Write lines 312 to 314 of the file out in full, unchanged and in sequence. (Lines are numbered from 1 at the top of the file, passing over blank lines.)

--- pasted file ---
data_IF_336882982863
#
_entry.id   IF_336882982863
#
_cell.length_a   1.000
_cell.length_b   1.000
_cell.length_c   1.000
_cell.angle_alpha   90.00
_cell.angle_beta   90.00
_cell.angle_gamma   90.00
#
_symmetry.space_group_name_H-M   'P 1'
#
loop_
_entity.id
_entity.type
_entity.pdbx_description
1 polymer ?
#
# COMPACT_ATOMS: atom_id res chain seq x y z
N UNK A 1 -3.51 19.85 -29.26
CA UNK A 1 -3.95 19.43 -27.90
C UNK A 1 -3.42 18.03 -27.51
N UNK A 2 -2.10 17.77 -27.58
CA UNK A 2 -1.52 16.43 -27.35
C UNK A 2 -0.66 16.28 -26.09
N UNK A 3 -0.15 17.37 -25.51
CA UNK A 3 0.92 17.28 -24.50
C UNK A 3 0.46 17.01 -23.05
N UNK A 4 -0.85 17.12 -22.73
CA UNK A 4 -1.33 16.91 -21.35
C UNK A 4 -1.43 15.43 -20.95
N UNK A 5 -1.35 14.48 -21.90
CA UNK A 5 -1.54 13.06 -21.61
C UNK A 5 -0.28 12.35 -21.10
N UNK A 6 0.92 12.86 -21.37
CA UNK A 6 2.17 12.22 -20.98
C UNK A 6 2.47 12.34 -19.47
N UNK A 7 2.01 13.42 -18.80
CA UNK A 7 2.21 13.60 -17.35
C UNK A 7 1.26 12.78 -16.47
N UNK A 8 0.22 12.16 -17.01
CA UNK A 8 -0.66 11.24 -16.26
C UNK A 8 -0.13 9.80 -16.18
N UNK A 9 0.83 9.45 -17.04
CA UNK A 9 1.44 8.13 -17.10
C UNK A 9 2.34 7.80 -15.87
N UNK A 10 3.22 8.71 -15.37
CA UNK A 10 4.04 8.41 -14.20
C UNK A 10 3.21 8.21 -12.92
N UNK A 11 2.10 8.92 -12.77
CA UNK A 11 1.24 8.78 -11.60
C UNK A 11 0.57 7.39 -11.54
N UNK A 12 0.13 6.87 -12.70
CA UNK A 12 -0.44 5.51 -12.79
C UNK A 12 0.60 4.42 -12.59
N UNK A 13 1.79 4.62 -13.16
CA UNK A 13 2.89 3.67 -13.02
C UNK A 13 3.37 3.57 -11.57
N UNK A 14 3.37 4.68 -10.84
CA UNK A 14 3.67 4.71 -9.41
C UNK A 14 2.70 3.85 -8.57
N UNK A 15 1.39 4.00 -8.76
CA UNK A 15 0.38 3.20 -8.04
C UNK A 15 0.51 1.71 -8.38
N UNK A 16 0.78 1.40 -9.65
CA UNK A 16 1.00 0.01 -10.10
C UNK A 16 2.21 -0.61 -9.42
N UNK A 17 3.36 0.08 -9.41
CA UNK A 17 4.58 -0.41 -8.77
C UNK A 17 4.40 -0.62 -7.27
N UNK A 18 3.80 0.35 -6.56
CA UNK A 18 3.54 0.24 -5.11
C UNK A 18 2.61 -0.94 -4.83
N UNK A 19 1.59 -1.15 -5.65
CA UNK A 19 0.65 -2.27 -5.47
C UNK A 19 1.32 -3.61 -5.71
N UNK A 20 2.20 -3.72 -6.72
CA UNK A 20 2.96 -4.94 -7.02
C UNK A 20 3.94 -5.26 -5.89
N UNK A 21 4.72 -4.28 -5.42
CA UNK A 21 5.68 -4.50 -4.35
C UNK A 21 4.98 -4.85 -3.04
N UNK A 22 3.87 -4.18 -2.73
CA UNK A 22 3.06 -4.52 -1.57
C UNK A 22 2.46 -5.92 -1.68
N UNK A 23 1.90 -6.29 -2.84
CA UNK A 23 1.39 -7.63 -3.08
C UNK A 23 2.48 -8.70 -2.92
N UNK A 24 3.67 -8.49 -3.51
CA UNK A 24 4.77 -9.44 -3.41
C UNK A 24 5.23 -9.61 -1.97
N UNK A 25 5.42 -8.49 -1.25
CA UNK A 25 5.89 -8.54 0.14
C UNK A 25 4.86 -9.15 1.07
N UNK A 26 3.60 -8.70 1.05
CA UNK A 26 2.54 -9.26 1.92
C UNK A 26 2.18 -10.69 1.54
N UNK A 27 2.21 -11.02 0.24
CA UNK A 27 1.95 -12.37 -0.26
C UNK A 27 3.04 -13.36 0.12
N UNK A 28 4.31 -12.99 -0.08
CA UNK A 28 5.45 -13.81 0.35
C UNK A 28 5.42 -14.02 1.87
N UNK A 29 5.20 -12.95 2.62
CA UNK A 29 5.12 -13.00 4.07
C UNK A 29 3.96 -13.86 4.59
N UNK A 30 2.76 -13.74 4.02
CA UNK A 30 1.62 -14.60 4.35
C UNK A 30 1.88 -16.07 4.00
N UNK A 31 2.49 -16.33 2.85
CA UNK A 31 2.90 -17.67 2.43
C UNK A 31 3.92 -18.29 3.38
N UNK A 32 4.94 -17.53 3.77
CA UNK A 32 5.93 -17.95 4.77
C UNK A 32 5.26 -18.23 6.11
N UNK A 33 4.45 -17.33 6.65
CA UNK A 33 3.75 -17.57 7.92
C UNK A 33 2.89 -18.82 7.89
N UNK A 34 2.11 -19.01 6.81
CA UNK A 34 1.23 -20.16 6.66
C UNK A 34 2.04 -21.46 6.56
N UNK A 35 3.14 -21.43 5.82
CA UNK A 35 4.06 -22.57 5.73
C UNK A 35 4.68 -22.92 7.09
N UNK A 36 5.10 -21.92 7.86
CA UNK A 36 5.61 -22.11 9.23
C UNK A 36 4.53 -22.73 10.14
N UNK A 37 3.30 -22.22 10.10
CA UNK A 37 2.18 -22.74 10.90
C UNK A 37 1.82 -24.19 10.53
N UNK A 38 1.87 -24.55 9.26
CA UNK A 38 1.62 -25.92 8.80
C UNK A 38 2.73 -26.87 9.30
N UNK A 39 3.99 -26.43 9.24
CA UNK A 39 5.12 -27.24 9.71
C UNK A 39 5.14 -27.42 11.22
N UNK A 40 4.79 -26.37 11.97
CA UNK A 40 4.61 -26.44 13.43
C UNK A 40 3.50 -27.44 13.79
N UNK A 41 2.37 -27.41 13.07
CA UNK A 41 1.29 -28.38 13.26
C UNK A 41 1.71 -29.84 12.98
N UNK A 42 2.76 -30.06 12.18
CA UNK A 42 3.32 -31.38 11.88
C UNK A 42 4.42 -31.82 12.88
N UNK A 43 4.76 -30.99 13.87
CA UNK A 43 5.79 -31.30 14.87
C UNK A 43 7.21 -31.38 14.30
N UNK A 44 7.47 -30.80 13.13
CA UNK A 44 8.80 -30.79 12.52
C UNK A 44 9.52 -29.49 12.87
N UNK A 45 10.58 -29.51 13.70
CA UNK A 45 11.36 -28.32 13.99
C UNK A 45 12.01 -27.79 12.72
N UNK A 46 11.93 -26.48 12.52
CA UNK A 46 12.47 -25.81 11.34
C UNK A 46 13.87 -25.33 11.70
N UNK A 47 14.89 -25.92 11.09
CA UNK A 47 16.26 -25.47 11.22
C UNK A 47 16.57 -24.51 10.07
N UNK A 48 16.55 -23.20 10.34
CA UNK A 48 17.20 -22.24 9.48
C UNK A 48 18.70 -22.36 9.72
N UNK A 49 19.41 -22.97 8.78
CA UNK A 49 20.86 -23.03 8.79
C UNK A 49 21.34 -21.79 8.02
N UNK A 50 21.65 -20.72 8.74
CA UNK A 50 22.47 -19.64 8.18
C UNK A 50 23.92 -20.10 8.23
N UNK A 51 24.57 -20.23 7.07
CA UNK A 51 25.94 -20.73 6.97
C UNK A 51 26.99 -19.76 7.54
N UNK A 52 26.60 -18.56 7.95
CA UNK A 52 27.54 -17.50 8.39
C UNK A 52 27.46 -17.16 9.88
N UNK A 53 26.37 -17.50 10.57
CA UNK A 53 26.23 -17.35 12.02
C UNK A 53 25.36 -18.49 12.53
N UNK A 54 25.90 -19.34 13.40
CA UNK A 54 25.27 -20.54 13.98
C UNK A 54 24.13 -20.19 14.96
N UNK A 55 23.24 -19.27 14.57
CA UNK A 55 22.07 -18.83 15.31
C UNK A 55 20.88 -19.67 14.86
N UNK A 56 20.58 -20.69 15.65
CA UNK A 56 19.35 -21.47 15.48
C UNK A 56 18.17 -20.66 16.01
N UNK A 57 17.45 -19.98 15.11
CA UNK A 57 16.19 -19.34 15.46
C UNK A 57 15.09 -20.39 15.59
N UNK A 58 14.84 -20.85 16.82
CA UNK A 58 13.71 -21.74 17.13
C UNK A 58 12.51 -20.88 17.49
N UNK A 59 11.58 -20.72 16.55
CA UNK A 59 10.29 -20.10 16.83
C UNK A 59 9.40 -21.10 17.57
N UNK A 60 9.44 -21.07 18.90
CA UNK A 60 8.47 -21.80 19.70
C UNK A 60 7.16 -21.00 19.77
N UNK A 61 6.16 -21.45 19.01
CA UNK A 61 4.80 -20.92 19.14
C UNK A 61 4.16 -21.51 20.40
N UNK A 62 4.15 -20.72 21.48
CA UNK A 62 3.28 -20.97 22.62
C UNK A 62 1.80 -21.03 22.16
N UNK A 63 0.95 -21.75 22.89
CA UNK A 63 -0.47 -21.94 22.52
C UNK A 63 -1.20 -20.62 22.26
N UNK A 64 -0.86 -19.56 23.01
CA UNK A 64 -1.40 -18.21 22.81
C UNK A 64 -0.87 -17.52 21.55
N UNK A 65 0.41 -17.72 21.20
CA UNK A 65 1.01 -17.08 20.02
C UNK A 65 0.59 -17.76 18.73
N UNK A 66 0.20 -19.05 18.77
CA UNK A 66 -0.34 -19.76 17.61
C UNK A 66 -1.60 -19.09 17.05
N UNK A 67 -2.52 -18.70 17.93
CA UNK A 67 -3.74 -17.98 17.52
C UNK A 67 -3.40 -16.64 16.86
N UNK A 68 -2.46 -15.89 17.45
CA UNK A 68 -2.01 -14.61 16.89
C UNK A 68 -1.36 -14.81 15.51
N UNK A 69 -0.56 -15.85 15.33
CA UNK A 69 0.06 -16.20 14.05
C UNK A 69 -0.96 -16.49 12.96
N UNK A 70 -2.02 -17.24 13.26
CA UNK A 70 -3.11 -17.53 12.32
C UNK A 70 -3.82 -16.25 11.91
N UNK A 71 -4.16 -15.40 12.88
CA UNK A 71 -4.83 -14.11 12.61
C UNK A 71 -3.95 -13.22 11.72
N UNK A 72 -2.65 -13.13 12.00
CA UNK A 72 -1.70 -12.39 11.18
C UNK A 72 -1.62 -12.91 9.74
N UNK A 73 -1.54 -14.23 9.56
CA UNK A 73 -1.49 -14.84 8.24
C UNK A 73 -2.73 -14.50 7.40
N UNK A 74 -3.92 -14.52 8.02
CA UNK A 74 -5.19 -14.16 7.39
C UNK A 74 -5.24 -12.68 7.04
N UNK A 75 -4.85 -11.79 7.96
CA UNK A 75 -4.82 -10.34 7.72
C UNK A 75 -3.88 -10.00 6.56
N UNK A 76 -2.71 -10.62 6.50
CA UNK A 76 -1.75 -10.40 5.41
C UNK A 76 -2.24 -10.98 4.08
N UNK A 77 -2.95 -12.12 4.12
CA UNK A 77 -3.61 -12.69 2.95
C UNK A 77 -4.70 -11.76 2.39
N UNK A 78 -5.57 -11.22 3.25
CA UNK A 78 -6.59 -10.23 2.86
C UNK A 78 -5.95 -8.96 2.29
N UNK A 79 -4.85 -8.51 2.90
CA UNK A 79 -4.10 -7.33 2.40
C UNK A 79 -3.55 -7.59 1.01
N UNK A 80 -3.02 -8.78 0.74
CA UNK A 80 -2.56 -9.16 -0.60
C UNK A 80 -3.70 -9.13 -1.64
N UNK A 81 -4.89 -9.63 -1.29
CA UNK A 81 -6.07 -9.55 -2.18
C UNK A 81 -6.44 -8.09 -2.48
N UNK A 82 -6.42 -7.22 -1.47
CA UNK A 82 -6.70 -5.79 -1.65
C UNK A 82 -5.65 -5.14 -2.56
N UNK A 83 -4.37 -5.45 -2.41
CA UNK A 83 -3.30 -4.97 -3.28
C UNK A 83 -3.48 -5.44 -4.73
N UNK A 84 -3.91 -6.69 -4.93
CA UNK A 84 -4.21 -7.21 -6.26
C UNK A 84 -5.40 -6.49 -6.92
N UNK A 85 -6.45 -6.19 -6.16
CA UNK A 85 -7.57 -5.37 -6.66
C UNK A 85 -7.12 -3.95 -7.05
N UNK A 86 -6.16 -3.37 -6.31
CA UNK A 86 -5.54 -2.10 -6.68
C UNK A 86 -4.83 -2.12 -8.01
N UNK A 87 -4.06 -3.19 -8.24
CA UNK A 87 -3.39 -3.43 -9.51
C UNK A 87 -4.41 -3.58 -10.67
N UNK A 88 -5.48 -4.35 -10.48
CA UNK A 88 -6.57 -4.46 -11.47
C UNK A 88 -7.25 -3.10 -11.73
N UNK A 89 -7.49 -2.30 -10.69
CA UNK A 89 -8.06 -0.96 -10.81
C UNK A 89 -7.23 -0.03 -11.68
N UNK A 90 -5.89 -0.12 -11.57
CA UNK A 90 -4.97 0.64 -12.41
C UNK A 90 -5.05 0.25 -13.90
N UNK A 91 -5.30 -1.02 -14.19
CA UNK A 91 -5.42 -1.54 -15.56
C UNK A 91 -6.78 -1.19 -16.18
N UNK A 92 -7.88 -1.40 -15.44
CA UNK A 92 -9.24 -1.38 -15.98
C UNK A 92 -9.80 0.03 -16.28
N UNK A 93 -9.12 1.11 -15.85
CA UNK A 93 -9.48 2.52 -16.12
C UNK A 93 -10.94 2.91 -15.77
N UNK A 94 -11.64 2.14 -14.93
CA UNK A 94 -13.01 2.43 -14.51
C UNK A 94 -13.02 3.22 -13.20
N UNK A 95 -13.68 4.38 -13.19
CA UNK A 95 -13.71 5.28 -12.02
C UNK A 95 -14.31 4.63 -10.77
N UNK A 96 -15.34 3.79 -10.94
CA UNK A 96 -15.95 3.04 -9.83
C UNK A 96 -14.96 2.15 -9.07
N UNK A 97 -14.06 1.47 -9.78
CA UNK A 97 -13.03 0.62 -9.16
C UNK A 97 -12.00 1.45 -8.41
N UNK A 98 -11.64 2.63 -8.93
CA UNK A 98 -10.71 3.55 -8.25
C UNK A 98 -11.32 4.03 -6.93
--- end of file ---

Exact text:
N UNK A 98 -11.64 2.63 -8.93
CA UNK A 98 -10.71 3.55 -8.25
C UNK A 98 -11.32 4.03 -6.93